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Overflow content is text, such as a paragraph or a text string, that exceeds a desired space. It also applies to a series of components that surpass a given space. Overflow content is typically reduced to fit a space or reduce repetition. Truncation and ‘Show more’ buttons are two ways to indicate that overflow content is continued elsewhere or below the fold.


Truncation, or shortening, is typically used for static text or links that exceed the size of their container. Truncated items are represented by an ellipsis ... and should represent three or more truncated characters in a text string. There must be at least four characters of non-truncated content in a truncated string. Truncated items always include a browser tooltip on hover to show the entire string, name, or phrase that the ellipsis is representing. The only time a browser tooltip does not need to be used is at the end of a truncated paragraph.

Example of a browser tooltip being used for truncation. Example of a browser tooltip being used for truncation.

Example of end-line truncation for a paragraph. Example of end-line truncation for a paragraph.


Good use cases for truncation include:

  • breadcrumbs
  • pagination
  • long URL links
  • paragraph of text (i.e. a description paragraph)
  • shortening of a long item name (user- or platform-generated)

Truncation should not be used on page headers, titles, labels, error messages, validation messages, notifications, menu items, or tabs.


There are three types of truncation: front-line, mid-line, and end-line.

Front-lineUsed at the beginning of a text string to indicate the text is continued from a previous location.123456789...56789
Mid-lineUsed when several text strings have different beginnings and/or endings but the exact same middle characters. Can also be used to shorten a phrase or text string when the end of a string cannot be truncated by an ellipsis.123400005678 9876000043211234...5678 9876...4321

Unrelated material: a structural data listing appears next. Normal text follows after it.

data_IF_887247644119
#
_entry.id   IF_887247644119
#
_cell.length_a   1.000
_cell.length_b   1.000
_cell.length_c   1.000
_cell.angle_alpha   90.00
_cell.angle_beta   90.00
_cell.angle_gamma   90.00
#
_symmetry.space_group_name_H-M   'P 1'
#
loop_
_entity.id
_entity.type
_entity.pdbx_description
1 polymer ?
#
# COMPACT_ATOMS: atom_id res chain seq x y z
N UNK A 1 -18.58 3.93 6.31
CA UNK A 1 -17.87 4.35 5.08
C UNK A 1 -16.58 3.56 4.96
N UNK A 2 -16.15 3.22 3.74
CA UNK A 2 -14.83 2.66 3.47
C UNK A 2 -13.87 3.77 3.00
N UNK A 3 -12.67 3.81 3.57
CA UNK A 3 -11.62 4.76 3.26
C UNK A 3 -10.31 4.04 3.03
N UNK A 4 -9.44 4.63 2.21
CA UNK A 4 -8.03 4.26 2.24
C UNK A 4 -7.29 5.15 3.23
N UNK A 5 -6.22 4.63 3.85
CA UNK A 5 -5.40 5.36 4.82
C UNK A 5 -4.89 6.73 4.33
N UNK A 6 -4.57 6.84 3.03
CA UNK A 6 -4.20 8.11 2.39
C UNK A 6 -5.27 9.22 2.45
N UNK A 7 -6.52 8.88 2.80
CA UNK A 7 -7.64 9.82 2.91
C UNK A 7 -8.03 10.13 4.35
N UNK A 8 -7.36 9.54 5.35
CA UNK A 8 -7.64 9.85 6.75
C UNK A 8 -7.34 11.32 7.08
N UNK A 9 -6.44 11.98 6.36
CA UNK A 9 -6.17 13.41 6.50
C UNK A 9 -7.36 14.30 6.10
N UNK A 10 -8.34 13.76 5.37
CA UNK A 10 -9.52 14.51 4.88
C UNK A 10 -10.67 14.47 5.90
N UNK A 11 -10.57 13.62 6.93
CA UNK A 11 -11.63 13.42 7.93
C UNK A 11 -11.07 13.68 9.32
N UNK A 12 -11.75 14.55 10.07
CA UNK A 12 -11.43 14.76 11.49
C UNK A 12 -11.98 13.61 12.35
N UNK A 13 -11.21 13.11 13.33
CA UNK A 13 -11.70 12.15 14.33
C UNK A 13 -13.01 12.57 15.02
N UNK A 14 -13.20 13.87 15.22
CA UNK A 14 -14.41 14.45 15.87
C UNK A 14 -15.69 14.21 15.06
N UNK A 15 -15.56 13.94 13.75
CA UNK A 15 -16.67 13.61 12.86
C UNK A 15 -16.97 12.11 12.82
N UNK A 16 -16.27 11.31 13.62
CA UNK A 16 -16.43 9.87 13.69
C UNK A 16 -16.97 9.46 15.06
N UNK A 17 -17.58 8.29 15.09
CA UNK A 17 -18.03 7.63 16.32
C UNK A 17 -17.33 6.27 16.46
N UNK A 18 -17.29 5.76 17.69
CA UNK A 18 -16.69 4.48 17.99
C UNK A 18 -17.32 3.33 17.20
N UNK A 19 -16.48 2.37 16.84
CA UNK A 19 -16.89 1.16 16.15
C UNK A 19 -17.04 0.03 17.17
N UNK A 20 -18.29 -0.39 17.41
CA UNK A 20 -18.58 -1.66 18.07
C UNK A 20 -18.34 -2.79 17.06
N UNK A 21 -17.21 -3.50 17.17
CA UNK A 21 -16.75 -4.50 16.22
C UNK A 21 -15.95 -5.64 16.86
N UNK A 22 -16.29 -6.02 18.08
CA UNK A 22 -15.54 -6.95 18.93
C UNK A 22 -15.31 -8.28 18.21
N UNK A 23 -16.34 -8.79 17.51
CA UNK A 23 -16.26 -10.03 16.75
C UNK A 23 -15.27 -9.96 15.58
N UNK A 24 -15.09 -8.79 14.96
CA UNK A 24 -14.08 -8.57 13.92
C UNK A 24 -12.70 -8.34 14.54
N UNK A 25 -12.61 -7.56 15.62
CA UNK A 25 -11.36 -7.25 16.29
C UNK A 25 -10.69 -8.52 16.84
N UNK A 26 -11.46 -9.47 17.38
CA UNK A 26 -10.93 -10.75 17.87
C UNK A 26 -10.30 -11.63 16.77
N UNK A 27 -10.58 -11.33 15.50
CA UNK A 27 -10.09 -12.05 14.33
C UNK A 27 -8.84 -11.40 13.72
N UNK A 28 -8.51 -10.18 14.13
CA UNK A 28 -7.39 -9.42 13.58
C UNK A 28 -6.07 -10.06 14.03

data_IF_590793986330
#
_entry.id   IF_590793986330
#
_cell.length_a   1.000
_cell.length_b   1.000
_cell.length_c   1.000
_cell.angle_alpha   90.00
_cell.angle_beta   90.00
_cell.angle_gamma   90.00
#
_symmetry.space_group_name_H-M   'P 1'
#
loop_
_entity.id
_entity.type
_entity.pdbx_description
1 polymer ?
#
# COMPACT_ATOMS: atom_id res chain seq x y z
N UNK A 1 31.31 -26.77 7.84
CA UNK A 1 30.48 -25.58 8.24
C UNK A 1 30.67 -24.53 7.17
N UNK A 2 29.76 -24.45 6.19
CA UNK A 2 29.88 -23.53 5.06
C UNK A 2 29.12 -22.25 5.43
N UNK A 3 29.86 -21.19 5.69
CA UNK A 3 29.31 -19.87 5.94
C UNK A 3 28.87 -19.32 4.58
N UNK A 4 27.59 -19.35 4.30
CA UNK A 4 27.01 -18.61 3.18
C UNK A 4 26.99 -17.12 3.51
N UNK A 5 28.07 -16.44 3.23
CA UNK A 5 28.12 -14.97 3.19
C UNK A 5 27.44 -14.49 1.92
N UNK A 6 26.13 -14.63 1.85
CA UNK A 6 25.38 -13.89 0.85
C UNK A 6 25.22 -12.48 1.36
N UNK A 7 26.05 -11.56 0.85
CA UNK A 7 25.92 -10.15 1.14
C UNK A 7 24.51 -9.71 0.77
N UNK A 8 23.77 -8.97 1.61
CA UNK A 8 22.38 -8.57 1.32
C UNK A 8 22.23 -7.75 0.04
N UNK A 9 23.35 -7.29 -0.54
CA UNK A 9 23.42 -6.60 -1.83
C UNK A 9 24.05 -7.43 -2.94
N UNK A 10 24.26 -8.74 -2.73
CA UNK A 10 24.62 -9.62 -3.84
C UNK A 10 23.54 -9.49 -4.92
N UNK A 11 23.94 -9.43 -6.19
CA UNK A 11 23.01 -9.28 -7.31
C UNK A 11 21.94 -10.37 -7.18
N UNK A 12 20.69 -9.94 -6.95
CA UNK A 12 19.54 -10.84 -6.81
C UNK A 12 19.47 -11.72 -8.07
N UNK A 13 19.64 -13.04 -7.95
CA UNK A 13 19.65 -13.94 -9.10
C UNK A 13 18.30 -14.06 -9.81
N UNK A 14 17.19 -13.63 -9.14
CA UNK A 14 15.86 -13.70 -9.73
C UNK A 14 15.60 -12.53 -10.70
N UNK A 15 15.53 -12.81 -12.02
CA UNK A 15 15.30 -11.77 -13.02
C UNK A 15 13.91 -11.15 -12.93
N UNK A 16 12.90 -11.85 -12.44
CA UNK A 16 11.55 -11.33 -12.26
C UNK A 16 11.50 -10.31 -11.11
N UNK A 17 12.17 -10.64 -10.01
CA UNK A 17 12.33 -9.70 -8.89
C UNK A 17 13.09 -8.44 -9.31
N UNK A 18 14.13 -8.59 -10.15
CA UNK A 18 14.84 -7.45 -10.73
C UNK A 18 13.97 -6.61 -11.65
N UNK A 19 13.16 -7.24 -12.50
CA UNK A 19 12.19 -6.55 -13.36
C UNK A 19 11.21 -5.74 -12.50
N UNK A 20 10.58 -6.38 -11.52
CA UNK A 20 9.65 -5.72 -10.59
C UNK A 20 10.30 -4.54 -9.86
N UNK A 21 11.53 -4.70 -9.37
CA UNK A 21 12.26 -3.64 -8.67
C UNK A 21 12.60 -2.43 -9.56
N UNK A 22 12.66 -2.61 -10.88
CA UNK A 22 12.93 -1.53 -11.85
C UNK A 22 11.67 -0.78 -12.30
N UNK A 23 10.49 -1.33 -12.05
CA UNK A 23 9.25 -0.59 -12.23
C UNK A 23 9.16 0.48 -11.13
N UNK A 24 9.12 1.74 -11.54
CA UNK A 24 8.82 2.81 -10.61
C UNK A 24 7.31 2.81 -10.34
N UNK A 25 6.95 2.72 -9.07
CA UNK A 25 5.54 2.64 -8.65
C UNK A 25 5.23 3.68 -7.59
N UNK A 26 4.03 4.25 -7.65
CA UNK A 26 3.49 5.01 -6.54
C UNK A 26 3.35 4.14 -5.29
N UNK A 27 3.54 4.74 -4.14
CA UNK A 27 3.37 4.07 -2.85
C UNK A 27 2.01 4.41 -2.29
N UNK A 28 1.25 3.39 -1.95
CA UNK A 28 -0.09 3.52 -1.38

End-lineUsed at the end of a character string or paragraph to indicate that there is more content in another location, to show that the pattern in a sequence continues, or to shorten a long text string.12345678912345...

An ellipsis on its own may also represent condensed content. This type of truncation requires an overflow menu on hover instead of a browser tooltip.

Example of a truncated Breadcrumb utilizing an ellipse with an Overflow Menu. Example of a truncated breadcrumb utilizing an ellipsis with an overflow menu.


To use front- and end-line truncation, enter the appropriate class below and add title to populate the browser tooltip that appears when truncated text is hovered. The width of the container (or the text element itself) also needs to be configured in order to calculate where the truncation will start.


Example Usage

<div class="container"> <span title="123456789" class="bx--front-line">123456789</span> </div>
.container { width: 65px; }
.bx--front-line { width: 100%; display: inline-block; direction: rtl; text-overflow: ellipsis; white-space: nowrap; overflow: hidden; }



Mid-line truncation

Mid-line truncation does not have its own class as it requires JavaScript. This example in CodePen shows how it is implemented.

'Show more' buttons

The ‘Show more’ button is used when there is a significant amount of overflow content. Implementing a ‘Show more’ button gives a user the ability to see the content in more digestible chunks, as opposed to all at once. A ‘Show more’ button is used in place of scrolling, gradients, or fades as they are more prominent and actionable. If needed, a 'Show less' can be used to again hide the content the user opened. ‘Show more’ can also be presented as ‘Load more’ in cases where performance is a concern. See the Loading section for additional details.

Example of a Code Snippet utilizing the 'Show more' Button. Example of the 'Show more' button in context.